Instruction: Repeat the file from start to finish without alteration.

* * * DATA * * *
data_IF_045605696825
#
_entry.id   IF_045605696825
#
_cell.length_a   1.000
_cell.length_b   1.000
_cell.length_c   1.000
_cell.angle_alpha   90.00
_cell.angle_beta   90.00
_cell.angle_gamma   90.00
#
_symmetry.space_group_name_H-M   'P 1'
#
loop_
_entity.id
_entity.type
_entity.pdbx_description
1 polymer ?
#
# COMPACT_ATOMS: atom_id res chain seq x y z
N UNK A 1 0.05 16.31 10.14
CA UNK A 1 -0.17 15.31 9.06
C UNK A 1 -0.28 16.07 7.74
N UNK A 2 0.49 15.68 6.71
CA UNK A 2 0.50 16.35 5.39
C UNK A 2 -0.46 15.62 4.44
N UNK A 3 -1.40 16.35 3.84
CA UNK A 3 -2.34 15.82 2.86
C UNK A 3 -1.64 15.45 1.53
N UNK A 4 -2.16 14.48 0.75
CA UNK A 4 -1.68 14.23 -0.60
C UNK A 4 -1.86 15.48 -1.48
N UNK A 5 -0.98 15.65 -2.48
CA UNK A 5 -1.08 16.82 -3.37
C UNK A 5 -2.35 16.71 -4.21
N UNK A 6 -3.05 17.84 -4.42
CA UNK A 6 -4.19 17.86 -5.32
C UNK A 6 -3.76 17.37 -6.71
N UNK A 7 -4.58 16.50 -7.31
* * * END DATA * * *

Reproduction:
data_IF_045605696825
#
_entry.id   IF_045605696825
#
_cell.length_a   1.000
_cell.length_b   1.000
_cell.length_c   1.000
_cell.angle_alpha   90.00
_cell.angle_beta   90.00
_cell.angle_gamma   90.00
#
_symmetry.space_group_name_H-M   'P 1'
#
loop_
_entity.id
_entity.type
_entity.pdbx_description
1 polymer ?
#
# COMPACT_ATOMS: atom_id res chain seq x y z
N UNK A 1 0.05 16.31 10.14
CA UNK A 1 -0.17 15.31 9.06
C UNK A 1 -0.28 16.07 7.74
N UNK A 2 0.49 15.68 6.71
CA UNK A 2 0.50 16.35 5.39
C UNK A 2 -0.46 15.62 4.44
N UNK A 3 -1.40 16.35 3.84
CA UNK A 3 -2.34 15.82 2.86
C UNK A 3 -1.64 15.45 1.53
N UNK A 4 -2.16 14.48 0.75
CA UNK A 4 -1.68 14.23 -0.60
C UNK A 4 -1.86 15.48 -1.48
N UNK A 5 -0.98 15.65 -2.48
CA UNK A 5 -1.08 16.82 -3.37
C UNK A 5 -2.35 16.71 -4.21
N UNK A 6 -3.05 17.84 -4.42
CA UNK A 6 -4.19 17.86 -5.32
C UNK A 6 -3.76 17.37 -6.71
N UNK A 7 -4.58 16.50 -7.31